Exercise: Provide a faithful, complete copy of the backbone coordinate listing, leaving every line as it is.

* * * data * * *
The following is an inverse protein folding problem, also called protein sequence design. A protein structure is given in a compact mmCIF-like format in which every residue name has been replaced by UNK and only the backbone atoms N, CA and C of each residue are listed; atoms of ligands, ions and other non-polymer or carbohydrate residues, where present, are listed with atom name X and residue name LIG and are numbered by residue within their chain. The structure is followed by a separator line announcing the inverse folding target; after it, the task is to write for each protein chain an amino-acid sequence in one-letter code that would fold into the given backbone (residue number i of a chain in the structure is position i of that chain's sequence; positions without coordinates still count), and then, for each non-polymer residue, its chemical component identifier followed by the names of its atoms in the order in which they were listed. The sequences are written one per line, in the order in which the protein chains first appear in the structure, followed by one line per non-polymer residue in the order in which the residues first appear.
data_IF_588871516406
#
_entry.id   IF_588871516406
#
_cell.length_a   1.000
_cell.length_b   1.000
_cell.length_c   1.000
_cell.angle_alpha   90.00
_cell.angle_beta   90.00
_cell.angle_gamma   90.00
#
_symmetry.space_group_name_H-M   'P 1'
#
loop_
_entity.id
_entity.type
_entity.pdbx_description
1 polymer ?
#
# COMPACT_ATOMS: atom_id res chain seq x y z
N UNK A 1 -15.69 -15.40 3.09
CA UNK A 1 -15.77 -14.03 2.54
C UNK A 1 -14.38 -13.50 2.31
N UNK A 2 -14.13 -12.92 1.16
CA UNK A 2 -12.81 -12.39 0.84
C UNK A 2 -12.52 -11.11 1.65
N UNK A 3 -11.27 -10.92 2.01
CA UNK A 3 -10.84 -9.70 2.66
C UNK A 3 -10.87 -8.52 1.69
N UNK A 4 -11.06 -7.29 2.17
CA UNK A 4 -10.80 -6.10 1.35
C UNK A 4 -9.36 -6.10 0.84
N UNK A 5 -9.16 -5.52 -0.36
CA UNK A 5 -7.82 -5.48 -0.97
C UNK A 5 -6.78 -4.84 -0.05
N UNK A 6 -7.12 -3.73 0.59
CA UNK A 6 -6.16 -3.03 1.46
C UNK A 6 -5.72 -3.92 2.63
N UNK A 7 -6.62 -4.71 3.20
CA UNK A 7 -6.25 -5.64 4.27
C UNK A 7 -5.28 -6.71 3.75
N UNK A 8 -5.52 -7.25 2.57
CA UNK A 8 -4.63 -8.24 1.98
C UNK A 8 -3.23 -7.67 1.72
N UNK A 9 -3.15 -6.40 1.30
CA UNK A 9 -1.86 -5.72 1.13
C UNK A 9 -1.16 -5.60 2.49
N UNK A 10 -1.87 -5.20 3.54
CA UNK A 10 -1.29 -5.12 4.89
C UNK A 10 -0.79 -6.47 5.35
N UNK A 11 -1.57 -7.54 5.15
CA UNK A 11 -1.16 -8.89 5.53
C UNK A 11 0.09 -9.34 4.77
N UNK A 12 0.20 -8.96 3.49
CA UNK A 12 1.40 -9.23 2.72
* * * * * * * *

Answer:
The following is an inverse protein folding problem, also called protein sequence design. A protein structure is given in a compact mmCIF-like format in which every residue name has been replaced by UNK and only the backbone atoms N, CA and C of each residue are listed; atoms of ligands, ions and other non-polymer or carbohydrate residues, where present, are listed with atom name X and residue name LIG and are numbered by residue within their chain. The structure is followed by a separator line announcing the inverse folding target; after it, the task is to write for each protein chain an amino-acid sequence in one-letter code that would fold into the given backbone (residue number i of a chain in the structure is position i of that chain's sequence; positions without coordinates still count), and then, for each non-polymer residue, its chemical component identifier followed by the names of its atoms in the order in which they were listed. The sequences are written one per line, in the order in which the protein chains first appear in the structure, followed by one line per non-polymer residue in the order in which the residues first appear.
data_IF_588871516406
#
_entry.id   IF_588871516406
#
_cell.length_a   1.000
_cell.length_b   1.000
_cell.length_c   1.000
_cell.angle_alpha   90.00
_cell.angle_beta   90.00
_cell.angle_gamma   90.00
#
_symmetry.space_group_name_H-M   'P 1'
#
loop_
_entity.id
_entity.type
_entity.pdbx_description
1 polymer ?
#
# COMPACT_ATOMS: atom_id res chain seq x y z
N UNK A 1 -15.69 -15.40 3.09
CA UNK A 1 -15.77 -14.03 2.54
C UNK A 1 -14.38 -13.50 2.31
N UNK A 2 -14.13 -12.92 1.16
CA UNK A 2 -12.81 -12.39 0.84
C UNK A 2 -12.52 -11.11 1.65
N UNK A 3 -11.27 -10.92 2.01
CA UNK A 3 -10.84 -9.70 2.66
C UNK A 3 -10.87 -8.52 1.69
N UNK A 4 -11.06 -7.29 2.17
CA UNK A 4 -10.80 -6.10 1.35
C UNK A 4 -9.36 -6.10 0.84
N UNK A 5 -9.16 -5.52 -0.36
CA UNK A 5 -7.82 -5.48 -0.97
C UNK A 5 -6.78 -4.84 -0.05
N UNK A 6 -7.12 -3.73 0.59
CA UNK A 6 -6.16 -3.03 1.46
C UNK A 6 -5.72 -3.92 2.63
N UNK A 7 -6.62 -4.71 3.20
CA UNK A 7 -6.25 -5.64 4.27
C UNK A 7 -5.28 -6.71 3.75
N UNK A 8 -5.52 -7.25 2.57
CA UNK A 8 -4.63 -8.24 1.98
C UNK A 8 -3.23 -7.67 1.72
N UNK A 9 -3.15 -6.40 1.30
CA UNK A 9 -1.86 -5.72 1.13
C UNK A 9 -1.16 -5.60 2.49
N UNK A 10 -1.87 -5.20 3.54
CA UNK A 10 -1.29 -5.12 4.89
C UNK A 10 -0.79 -6.47 5.35
N UNK A 11 -1.57 -7.54 5.15
CA UNK A 11 -1.16 -8.89 5.53
C UNK A 11 0.09 -9.34 4.77
N UNK A 12 0.20 -8.96 3.49
CA UNK A 12 1.40 -9.23 2.72